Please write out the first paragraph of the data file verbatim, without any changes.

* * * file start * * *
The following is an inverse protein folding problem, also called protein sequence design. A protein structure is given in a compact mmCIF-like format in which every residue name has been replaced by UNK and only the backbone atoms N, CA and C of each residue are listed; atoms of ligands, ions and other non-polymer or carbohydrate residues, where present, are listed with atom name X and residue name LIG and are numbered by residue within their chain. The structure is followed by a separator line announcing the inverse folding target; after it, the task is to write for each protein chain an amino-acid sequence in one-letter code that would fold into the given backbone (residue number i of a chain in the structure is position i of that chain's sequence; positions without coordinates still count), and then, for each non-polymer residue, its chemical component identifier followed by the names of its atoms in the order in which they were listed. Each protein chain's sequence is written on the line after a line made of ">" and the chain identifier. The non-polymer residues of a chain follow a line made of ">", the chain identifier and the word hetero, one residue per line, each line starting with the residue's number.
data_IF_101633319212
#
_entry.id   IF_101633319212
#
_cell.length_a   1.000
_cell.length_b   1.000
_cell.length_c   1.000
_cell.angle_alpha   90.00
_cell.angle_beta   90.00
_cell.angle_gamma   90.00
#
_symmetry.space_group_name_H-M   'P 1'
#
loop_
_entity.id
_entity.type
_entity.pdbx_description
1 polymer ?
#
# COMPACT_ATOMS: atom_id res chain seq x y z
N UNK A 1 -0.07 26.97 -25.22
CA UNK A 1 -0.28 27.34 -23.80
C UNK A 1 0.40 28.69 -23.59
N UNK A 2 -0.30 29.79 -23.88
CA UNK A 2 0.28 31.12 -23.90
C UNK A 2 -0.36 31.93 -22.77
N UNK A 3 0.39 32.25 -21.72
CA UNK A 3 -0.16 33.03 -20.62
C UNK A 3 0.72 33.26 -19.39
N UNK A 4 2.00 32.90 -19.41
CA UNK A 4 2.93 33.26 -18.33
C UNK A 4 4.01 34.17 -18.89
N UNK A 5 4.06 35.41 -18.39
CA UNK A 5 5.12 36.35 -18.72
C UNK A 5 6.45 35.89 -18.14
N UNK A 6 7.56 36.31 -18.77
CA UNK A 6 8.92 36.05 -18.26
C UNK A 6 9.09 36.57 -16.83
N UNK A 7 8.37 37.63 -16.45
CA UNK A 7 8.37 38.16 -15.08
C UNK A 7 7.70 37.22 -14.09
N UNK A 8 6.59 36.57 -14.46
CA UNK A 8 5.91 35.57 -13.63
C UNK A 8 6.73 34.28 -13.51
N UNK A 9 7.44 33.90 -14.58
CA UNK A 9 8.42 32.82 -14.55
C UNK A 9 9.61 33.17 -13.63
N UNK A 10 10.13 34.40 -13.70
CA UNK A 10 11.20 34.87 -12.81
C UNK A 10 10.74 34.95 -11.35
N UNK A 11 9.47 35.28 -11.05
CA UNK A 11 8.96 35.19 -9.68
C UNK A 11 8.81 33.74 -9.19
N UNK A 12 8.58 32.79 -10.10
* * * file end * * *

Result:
The following is an inverse protein folding problem, also called protein sequence design. A protein structure is given in a compact mmCIF-like format in which every residue name has been replaced by UNK and only the backbone atoms N, CA and C of each residue are listed; atoms of ligands, ions and other non-polymer or carbohydrate residues, where present, are listed with atom name X and residue name LIG and are numbered by residue within their chain. The structure is followed by a separator line announcing the inverse folding target; after it, the task is to write for each protein chain an amino-acid sequence in one-letter code that would fold into the given backbone (residue number i of a chain in the structure is position i of that chain's sequence; positions without coordinates still count), and then, for each non-polymer residue, its chemical component identifier followed by the names of its atoms in the order in which they were listed. Each protein chain's sequence is written on the line after a line made of ">" and the chain identifier. The non-polymer residues of a chain follow a line made of ">", the chain identifier and the word hetero, one residue per line, each line starting with the residue's number.